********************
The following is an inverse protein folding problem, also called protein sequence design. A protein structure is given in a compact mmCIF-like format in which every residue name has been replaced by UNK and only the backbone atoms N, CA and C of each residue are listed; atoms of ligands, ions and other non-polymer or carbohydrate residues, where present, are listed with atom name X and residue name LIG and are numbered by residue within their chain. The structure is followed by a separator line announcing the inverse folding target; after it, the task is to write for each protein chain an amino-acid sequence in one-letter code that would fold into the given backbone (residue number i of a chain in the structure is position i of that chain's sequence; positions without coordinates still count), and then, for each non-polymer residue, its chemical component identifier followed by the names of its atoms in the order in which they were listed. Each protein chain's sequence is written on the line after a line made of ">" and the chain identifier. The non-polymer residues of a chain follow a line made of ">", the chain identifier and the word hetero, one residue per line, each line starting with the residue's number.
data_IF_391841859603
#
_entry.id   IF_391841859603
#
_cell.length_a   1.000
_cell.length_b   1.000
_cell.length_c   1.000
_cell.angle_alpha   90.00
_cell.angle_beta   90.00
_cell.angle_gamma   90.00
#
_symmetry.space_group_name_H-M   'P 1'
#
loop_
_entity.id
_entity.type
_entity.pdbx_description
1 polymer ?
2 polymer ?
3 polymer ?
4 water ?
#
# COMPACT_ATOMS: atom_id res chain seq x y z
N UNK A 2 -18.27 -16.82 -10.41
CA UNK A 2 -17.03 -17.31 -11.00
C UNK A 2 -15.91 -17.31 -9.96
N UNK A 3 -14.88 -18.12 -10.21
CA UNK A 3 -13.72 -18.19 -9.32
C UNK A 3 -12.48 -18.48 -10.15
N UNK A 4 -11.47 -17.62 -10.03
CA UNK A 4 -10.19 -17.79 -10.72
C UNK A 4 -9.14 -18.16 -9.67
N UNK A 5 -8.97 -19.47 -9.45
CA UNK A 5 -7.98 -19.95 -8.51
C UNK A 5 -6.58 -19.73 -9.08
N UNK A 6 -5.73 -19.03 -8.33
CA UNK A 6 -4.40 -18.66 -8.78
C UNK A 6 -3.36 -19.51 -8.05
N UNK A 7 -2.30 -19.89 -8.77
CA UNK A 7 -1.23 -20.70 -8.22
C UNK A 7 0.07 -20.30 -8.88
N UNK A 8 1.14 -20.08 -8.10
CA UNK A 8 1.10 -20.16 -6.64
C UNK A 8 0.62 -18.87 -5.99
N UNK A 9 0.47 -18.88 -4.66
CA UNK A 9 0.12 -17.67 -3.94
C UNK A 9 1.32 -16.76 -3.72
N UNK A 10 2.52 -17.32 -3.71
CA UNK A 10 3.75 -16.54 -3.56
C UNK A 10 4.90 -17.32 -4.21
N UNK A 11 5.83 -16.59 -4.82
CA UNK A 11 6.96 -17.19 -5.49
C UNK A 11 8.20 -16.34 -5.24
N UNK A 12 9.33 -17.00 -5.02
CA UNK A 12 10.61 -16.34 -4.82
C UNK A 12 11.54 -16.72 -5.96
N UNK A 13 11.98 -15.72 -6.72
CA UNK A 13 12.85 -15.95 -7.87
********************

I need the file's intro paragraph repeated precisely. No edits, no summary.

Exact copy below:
The following is an inverse protein folding problem, also called protein sequence design. A protein structure is given in a compact mmCIF-like format in which every residue name has been replaced by UNK and only the backbone atoms N, CA and C of each residue are listed; atoms of ligands, ions and other non-polymer or carbohydrate residues, where present, are listed with atom name X and residue name LIG and are numbered by residue within their chain. The structure is followed by a separator line announcing the inverse folding target; after it, the task is to write for each protein chain an amino-acid sequence in one-letter code that would fold into the given backbone (residue number i of a chain in the structure is position i of that chain's sequence; positions without coordinates still count), and then, for each non-polymer residue, its chemical component identifier followed by the names of its atoms in the order in which they were listed. Each protein chain's sequence is written on the line after a line made of ">" and the chain identifier. The non-polymer residues of a chain follow a line made of ">", the chain identifier and the word hetero, one residue per line, each line starting with the residue's number.